Cheekface: Emphatically No. (New Professor) - review | Under the Radar Magazine Under the Radar | Music Blog for the Indie Music Magazine
Monday, March 27th, 2023  

Emphatically No.

New Professor

Feb 01, 2021 Cheekface
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“Everything is normal/Everything is normal.” Cheekface repeat the line over and over with a carefully constructed disaffected monotone to open “Best Life,” the second track on their sophomore record, Emphatically No. It immediately recalls one of the most grating phrases of the past year: “the new normal.” Of course, the constantly dogpiling crises of the past few years aren’t normal, or at least they shouldn’t be. But that mundane limbo of adjusting to constant disaster is where Cheekface operates best. Beneath the deadpan humor, reference-filled one-liners, and wry satires of late 20s disillusionment, the band is constantly trying to find how to go about daily life while the world is seemingly melting down.

The LA-based trio first debuted in 2019 with Therapy Island, establishing the band’s simple but effective formula. Start with lyric dense talk-singing from frontman Greg Katz, add in groovy basslines and melodic backup from Amanda Tannen, and finish with danceable rhythms from drummer Mark “Echo” Edwards.“ Katz’s delivery does bear some resemblance to fellow talk-singers such as Lou Reed or Stephen Malkmus. Yet, he also has a particular millennial disaffection, covered in layers of irony that feels unique to Cheekface. The monotone delivery won’t be for everyone, but the band balances the style with some impressively sharp melodies as well. Tannen’s backing vocals and the band’s sing-along choruses provide some decidedly catchy hooks.

Emphatically No. doesn’t blow up that formula, but it does prove to be more elastic, taking from Minutemen and The Cars as much as from Pavement and Parquet Courts. “Call Your Mom” sees Cheekface at their most punk, tearing through the track with a wiry tension and guitar solo from Devin McKnight of Maneka and Speedy Ortiz. Later, the band also takes a spacey detour, reverb-drenched detour on “Do You Work Here?” Generally though, the band doesn’t stray too far from classic punk and indie influences, packaging them in a strutting mid-tempo walk, punctuated by sunny surf rock guitar lines and groovy bass riffs. It’s a reliable, if well-worn, mesh of influences, but the slacker-indie style is still capable of some inspired instrumental moments, such as the earworm riff and bell loop on “Wedding Guests.”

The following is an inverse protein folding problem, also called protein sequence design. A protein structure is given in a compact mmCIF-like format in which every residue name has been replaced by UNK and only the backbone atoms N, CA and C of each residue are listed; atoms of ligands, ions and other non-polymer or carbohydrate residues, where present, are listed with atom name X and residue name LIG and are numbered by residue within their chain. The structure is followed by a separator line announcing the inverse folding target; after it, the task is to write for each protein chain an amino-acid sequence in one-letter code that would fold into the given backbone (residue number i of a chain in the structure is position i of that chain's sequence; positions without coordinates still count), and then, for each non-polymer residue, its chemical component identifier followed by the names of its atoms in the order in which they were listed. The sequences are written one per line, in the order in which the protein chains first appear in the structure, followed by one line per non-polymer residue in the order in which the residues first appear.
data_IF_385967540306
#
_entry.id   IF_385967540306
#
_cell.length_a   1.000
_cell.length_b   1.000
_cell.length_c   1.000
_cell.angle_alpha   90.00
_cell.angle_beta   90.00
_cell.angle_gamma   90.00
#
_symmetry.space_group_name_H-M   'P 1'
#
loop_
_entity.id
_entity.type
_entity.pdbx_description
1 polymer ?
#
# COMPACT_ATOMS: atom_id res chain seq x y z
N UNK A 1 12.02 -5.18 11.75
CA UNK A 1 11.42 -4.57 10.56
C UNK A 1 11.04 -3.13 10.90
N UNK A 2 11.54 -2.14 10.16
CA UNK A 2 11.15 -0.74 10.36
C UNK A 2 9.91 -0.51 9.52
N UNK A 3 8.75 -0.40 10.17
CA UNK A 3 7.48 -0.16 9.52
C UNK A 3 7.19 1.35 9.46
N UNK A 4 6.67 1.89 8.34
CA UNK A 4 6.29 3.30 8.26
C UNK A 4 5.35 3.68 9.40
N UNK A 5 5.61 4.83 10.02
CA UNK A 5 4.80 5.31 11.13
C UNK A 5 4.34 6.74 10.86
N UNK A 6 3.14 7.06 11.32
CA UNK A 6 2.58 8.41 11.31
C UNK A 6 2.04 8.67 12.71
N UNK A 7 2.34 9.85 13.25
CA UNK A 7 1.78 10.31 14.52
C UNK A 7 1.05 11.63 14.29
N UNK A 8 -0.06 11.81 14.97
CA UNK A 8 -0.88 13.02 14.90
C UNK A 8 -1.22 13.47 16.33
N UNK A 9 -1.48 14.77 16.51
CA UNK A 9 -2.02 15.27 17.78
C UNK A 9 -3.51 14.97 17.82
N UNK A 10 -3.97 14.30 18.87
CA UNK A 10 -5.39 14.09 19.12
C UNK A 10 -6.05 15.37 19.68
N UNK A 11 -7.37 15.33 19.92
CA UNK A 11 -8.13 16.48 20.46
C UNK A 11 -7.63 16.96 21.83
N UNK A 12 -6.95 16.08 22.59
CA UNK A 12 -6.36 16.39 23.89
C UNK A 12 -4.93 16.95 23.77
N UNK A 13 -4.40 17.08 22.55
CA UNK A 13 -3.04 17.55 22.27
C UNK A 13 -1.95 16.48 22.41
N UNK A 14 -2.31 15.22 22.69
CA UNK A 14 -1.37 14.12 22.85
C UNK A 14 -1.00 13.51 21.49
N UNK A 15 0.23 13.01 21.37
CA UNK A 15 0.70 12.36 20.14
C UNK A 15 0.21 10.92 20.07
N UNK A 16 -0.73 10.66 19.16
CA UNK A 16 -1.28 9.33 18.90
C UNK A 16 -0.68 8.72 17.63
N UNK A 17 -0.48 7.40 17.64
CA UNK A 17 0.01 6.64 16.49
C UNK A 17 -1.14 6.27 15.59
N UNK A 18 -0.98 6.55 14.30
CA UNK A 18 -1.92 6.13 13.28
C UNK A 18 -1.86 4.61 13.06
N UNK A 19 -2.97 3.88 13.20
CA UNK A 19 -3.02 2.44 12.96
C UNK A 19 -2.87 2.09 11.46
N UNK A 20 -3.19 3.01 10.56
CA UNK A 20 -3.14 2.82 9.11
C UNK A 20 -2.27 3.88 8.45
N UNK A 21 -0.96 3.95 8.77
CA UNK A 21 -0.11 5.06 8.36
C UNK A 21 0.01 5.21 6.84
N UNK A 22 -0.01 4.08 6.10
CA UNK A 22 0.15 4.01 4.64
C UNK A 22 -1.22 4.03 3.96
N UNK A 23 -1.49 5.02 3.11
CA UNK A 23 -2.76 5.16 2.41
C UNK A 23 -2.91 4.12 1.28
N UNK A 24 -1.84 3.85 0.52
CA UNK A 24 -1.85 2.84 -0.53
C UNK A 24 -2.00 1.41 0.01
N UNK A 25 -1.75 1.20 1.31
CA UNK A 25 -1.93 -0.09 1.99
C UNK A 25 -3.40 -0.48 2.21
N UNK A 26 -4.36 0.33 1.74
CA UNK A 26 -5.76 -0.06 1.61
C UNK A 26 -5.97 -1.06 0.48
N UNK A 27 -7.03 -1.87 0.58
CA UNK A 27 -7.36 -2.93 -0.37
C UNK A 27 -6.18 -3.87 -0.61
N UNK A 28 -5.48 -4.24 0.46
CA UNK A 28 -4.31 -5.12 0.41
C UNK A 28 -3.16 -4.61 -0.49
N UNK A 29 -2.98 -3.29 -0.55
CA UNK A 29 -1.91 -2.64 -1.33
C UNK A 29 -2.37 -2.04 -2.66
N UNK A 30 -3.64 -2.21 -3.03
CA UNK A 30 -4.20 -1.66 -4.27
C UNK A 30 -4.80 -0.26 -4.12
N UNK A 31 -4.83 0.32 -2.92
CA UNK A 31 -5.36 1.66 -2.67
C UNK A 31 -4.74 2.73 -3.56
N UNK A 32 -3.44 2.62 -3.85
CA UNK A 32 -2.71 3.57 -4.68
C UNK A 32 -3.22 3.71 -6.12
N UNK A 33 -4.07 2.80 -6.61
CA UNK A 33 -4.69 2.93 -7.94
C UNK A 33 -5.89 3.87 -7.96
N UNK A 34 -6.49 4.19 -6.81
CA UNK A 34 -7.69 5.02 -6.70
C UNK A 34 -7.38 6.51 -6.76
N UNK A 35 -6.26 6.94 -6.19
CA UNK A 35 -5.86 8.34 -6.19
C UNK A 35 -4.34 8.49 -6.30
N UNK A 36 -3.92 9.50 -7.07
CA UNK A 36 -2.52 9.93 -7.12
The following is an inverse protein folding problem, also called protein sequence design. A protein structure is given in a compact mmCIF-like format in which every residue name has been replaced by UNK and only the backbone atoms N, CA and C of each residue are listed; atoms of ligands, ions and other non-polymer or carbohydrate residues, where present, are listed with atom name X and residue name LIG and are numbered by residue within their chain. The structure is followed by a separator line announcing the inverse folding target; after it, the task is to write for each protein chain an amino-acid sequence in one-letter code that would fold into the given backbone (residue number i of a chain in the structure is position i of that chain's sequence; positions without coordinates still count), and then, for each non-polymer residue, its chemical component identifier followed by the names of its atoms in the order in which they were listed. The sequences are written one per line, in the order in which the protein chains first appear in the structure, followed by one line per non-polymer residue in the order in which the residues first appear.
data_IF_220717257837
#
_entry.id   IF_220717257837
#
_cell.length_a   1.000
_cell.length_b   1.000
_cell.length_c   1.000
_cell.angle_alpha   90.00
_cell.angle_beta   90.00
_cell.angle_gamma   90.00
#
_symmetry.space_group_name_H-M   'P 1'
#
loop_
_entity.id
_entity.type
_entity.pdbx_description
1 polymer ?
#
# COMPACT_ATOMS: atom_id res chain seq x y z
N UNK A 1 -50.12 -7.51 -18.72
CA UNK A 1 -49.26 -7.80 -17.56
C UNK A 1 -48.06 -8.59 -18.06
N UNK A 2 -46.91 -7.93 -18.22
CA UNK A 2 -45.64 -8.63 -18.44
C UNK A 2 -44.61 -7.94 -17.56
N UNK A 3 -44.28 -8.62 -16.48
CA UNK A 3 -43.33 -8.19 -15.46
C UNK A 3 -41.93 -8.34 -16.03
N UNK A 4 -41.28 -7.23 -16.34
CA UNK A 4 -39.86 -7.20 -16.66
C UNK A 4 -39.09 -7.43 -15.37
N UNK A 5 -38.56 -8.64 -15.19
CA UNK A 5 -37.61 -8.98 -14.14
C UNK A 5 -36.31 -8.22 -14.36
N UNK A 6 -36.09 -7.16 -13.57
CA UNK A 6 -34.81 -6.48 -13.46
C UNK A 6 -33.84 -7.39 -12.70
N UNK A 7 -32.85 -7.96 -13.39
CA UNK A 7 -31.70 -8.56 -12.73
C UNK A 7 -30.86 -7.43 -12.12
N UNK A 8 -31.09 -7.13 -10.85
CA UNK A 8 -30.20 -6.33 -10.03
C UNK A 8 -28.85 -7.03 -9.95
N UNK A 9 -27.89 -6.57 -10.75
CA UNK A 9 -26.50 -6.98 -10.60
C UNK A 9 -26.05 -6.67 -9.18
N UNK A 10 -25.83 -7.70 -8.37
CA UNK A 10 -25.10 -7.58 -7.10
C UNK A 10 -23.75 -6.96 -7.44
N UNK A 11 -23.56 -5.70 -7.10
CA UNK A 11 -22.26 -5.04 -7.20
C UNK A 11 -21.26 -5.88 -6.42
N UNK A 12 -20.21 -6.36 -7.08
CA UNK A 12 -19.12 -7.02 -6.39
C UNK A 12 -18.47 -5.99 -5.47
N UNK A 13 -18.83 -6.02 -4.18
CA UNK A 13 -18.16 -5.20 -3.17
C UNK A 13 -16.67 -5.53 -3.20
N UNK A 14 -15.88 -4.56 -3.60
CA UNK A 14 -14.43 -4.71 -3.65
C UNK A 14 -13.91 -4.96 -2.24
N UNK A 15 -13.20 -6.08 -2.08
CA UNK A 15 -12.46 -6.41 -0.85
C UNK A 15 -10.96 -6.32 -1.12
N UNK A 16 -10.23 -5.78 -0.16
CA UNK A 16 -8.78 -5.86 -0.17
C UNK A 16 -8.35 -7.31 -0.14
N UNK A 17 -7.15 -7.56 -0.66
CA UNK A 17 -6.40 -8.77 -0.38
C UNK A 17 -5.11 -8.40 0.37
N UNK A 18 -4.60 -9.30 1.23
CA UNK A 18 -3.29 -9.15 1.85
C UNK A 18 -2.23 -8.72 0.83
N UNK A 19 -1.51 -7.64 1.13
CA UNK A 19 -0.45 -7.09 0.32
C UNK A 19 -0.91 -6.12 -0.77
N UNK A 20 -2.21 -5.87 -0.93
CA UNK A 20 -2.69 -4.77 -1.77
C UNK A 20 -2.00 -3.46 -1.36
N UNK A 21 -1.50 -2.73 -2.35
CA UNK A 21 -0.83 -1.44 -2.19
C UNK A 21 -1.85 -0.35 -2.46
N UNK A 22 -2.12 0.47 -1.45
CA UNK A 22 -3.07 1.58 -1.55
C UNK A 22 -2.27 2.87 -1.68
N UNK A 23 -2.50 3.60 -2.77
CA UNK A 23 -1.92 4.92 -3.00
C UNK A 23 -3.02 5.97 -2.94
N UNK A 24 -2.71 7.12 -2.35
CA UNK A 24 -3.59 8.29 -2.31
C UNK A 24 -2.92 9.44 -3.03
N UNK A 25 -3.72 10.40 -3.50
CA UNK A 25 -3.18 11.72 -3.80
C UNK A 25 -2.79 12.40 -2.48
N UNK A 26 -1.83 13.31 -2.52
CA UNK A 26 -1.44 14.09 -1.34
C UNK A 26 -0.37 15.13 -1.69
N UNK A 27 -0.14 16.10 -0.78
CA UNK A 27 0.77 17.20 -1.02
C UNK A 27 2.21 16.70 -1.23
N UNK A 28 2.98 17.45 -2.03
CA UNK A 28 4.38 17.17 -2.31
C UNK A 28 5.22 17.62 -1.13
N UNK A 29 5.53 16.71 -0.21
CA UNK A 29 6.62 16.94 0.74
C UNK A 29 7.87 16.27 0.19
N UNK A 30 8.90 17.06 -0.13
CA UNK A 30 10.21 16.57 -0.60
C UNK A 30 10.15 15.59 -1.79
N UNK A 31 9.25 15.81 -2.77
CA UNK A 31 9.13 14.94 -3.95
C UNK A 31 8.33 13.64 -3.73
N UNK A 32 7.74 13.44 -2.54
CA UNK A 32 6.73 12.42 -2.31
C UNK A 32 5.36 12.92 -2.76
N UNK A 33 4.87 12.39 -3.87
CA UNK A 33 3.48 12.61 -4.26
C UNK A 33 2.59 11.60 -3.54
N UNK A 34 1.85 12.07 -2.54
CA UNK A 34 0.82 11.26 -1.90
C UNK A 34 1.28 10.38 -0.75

Where Cheekface truly sets themselves apart, though, is the band’s sharp lyrics and sardonic wit. The band nail absurdist satire, poking fun at empty materialism, desperately ignoring impending disaster, and coping with mental illness“I’m getting a Gucci logo stick-and-poke/It’s cheaper than therapy!” The band are masters of instantly quotable, Twitter-ready punchlines, delivered through Katz’s dry deadpan. Give it time and some of these couplets are bound to show up as tattoos.

But, as Katz notes on the opener, “Just because it’s funny doesn’t make it a joke.” Beneath the blithe one-liners is a familiar sense of mundane dread that has become part of daily life. Sometimes that dread bursts through into desperation, as on “No Connection” when Katz sings, “I’m announcing loudly, ‘I don’t know what’s going wrong!’/I tried turning it off and then turning it back on/Do I look better when I’m suffering?/There’s no connection.” But equally often, the band express an apathetic sense of misdirection, as on “Original Composition”“The climate changed and I left it on read/The bees died off and I left it on read.” In isolation, the band’s lyrics can seem like just a series of clever one liners. However, taken together they’re easily read as a reaction against towering systems that leave the average person powerless to change much of anything, and a self-aware critique of the band’s own failings.

Are there answers to all these frustrations? If there are, Cheekface doesn’t have them. But the band seems to recognize that sometimes the best you can do is laugh, preferably with a few friends along the way. To that end, Emphatically No. is unabashed absurdist joy, brought to life by the band’s upbeat instrumentals and tight rhythm section. Though everything is certainly not normal, no other band translates our ongoing existential crises into danceable fun quite the way Cheekface does. (

Author rating: 7.5/10

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Average reader rating: 7/10


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